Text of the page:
December 23, 2020
San Francisco-based Fable Studio, a VR studio that won an Emmy Award for its “Wolves in the Walls” project, has debuted its first efforts in creating conversational AI virtual beings. Charlie and Beck, two characters that can converse as if they were real people, are Fable Studio’s bet in the future of such virtual beings for entertainment and even companionship. Its first AI being was Lucy, an 8-year-old girl, who starred in “Wolves in the Walls” and is now a standalone online character after the company debuted her in alpha tests last month.
VentureBeat reports that, “such characters are stepping stones to the metaverse, the universe of virtual worlds that are all interconnected, like in novels such as Snow Crash and Ready Player One.” The company’s virtual beings are “powered by the Fable Wizard, an AI tool to bring characters to life through visuals, dialogue, voice, and animation.”
Anyone can sign up to “make friends” with Lucy, Charlie or Beck on the Fable Studio website. According to chief executive Edward Saatchi, “in the six weeks since launching Lucy’s alpha test, the company has received interest from seven-billion-dollar intellectual property companies to use the Wizard to create virtual beings from their characters.” The company is also working on a deal “to co-create a virtual being with a well-known influencer.”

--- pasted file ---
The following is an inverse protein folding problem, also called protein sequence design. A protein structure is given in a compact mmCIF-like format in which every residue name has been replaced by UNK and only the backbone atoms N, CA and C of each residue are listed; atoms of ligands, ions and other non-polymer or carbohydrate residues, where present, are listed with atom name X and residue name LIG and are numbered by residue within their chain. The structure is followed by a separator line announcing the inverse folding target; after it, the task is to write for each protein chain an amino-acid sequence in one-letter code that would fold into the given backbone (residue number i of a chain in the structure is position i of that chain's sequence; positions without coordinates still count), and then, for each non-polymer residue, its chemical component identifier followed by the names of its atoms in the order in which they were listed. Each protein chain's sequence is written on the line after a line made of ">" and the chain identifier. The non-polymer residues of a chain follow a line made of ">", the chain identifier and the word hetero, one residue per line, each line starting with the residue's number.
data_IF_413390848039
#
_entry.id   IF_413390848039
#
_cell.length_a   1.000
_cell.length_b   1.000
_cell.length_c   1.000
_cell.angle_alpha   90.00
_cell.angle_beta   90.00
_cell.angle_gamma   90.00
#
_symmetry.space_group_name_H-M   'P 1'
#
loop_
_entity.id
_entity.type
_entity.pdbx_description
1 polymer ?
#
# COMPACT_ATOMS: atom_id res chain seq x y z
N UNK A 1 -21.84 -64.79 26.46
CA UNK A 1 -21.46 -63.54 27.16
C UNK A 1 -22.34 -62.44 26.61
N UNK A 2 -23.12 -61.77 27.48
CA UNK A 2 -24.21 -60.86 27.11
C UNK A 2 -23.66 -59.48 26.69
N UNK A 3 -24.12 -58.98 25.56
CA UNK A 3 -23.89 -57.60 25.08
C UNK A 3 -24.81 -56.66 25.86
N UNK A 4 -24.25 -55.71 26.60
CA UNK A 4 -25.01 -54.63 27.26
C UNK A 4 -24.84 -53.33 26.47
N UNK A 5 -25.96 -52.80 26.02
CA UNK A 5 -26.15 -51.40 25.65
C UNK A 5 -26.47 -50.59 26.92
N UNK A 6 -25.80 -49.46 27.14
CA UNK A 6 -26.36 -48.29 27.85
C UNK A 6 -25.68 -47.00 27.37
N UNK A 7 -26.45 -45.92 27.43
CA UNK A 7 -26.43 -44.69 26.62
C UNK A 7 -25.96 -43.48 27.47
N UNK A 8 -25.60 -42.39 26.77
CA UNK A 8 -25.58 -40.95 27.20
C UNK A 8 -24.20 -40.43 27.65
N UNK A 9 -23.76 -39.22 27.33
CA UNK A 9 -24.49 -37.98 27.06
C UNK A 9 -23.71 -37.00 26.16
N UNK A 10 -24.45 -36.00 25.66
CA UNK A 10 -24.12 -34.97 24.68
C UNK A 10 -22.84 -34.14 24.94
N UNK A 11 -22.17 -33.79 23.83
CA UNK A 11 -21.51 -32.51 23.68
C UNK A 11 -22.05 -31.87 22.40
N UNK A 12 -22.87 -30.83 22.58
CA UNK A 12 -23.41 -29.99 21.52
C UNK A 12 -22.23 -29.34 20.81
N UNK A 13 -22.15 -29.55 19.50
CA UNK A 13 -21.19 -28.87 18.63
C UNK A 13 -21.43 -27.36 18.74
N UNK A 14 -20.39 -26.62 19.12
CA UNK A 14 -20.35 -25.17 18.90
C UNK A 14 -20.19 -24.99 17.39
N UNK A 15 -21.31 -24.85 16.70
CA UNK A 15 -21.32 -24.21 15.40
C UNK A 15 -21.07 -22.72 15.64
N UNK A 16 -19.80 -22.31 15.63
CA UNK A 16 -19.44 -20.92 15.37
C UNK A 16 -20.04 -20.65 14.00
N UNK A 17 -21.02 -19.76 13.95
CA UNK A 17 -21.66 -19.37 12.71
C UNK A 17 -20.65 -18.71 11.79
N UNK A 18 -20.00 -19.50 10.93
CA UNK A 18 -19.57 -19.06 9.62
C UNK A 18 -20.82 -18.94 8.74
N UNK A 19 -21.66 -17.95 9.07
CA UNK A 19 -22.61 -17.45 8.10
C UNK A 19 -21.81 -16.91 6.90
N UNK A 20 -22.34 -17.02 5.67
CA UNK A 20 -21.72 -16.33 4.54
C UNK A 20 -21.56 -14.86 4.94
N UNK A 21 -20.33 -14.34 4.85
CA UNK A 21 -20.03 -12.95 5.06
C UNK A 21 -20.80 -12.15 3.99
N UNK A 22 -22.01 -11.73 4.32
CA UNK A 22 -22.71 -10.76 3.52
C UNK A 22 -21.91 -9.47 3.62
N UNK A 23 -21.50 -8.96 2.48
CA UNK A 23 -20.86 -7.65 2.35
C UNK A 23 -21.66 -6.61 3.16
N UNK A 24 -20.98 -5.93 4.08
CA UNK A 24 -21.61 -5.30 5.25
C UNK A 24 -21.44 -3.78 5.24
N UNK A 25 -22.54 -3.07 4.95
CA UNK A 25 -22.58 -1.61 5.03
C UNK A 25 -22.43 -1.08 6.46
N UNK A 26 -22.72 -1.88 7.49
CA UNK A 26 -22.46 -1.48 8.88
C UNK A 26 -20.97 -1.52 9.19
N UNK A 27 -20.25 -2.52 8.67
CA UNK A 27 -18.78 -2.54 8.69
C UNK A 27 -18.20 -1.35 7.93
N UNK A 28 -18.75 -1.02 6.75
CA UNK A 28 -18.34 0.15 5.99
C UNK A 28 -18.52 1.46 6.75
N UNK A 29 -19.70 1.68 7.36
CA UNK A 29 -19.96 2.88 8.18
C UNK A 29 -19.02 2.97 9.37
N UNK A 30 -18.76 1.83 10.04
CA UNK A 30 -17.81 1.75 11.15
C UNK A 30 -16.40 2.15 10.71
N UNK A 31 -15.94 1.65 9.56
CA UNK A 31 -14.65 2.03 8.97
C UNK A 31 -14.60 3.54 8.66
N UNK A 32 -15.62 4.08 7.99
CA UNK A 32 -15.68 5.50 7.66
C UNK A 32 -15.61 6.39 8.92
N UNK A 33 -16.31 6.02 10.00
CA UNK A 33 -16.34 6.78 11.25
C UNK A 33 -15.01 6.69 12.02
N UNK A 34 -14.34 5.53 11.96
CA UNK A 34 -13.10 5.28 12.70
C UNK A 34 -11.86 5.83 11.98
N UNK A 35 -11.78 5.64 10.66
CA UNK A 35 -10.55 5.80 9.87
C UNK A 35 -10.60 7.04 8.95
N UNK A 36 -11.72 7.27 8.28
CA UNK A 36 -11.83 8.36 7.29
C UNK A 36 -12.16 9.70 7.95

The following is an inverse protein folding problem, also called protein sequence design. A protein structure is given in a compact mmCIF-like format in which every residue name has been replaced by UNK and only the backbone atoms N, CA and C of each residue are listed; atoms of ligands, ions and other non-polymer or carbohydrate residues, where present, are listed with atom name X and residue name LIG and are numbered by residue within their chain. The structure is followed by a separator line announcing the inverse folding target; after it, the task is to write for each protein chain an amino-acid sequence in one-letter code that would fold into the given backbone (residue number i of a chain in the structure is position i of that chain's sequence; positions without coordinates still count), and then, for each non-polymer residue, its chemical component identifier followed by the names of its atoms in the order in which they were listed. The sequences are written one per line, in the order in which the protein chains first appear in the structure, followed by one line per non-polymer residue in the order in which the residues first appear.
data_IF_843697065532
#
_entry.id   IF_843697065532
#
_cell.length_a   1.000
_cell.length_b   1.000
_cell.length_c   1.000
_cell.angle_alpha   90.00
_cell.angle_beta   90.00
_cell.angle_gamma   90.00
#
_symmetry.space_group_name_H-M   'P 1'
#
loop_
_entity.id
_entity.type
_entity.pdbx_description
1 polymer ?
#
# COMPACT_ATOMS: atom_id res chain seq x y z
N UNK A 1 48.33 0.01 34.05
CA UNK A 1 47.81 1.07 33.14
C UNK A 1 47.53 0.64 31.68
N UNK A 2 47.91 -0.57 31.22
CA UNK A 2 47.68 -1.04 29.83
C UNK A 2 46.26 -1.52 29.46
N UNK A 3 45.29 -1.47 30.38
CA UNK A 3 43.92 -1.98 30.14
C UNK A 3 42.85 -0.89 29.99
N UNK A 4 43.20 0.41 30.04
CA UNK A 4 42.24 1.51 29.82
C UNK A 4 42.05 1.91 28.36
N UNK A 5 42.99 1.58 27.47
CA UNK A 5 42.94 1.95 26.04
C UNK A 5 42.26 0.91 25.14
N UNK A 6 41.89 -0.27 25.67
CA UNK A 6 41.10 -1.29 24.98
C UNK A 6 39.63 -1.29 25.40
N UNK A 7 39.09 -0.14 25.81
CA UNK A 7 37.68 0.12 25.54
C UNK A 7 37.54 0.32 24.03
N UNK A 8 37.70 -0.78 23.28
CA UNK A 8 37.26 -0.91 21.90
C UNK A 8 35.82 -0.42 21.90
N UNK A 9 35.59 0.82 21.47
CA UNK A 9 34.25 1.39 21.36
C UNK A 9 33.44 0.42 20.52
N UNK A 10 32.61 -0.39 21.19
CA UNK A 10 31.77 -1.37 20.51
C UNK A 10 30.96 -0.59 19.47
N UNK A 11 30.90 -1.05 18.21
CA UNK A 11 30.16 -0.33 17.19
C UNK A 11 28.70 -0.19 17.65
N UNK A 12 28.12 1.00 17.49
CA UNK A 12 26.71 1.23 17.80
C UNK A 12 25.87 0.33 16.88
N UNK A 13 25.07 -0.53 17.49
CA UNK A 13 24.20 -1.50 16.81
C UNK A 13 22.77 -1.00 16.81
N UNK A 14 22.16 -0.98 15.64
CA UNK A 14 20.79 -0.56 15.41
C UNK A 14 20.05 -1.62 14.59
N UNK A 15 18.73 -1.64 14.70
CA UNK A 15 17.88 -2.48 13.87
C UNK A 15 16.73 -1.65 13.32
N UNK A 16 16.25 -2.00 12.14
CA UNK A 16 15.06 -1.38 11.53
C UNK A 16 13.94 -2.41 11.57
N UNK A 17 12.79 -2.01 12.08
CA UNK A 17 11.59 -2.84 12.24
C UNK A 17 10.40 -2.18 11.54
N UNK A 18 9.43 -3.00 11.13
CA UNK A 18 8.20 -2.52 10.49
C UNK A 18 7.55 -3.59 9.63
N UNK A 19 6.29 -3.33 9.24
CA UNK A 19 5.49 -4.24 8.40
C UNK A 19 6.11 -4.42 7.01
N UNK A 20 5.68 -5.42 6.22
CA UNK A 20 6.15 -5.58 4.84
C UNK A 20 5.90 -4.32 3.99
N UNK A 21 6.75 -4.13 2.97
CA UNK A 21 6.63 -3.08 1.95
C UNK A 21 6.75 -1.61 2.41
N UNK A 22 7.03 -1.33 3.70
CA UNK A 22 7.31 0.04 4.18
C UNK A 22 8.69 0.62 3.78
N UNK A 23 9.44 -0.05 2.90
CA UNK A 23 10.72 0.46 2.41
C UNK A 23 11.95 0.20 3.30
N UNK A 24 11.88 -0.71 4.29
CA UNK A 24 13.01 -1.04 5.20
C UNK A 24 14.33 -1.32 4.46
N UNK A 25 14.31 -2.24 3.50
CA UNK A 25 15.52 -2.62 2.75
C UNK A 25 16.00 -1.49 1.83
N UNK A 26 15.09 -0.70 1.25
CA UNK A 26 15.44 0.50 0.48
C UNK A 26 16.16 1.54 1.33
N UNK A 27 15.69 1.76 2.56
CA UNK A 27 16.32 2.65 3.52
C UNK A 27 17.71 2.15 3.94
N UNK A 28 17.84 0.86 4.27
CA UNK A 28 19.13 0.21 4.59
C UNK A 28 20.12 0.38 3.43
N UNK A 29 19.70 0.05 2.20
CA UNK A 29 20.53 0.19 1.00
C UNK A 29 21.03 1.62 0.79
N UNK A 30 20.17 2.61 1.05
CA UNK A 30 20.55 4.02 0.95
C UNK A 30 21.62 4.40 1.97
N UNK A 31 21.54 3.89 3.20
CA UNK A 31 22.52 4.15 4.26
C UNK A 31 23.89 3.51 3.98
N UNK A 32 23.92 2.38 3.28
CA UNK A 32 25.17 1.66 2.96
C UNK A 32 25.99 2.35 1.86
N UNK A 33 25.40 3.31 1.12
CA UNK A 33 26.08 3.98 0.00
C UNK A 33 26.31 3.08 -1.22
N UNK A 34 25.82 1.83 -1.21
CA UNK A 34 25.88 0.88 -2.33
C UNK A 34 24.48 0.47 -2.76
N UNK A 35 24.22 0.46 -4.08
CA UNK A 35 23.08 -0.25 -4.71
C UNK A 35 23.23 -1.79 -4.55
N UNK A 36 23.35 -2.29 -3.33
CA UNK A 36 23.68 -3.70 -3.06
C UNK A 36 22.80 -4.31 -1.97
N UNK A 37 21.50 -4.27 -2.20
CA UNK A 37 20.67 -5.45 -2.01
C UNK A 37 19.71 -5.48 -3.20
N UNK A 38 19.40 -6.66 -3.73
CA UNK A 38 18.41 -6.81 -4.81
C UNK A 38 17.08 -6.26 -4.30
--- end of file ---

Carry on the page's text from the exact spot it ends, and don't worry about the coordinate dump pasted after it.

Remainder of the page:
Fable creative director Jessica Shamash explained, “we wanted to build these very intentional characters that people are inspired by and look up to.” “People will be able to hold conversations with Beck and Charlie, as they have been designed to tap AI tech,” she said. The company blends “human-written dialogue with AI responses available through GPT-3 technology.”
“Much of the writing by the humans is about taking the conversations down a ‘golden path,’ or a rewarding story,” said Saatchi. “GPT-3 has an amazing ability to just hold a compelling conversation, a believable conversation … But it doesn’t have a sense of memory.” He noted that, without a sense of memory, “after four or five turns of the conversation, it may ask you a very similar question that we’ve already answered, which would feel disappointing.”
“And then you’ve suddenly broken intimacy, or you’ve created an ‘uncanny valley’ of memory,” he said.
Still, Saatchi believes that, over time, virtual characters will grow in popularity. “In five years, we think every Gen Z person will have an AI virtual being as that close friend,” he said. Currently, the company is “being careful about how many people can have conversations with characters like Lucy … [and is] monitoring to see if people are testing to see how real the character is.”
“We haven’t had anything negative,” Saatchi said. “If you’re doing anything inappropriate, Lucy won’t respond or she might disconnect.”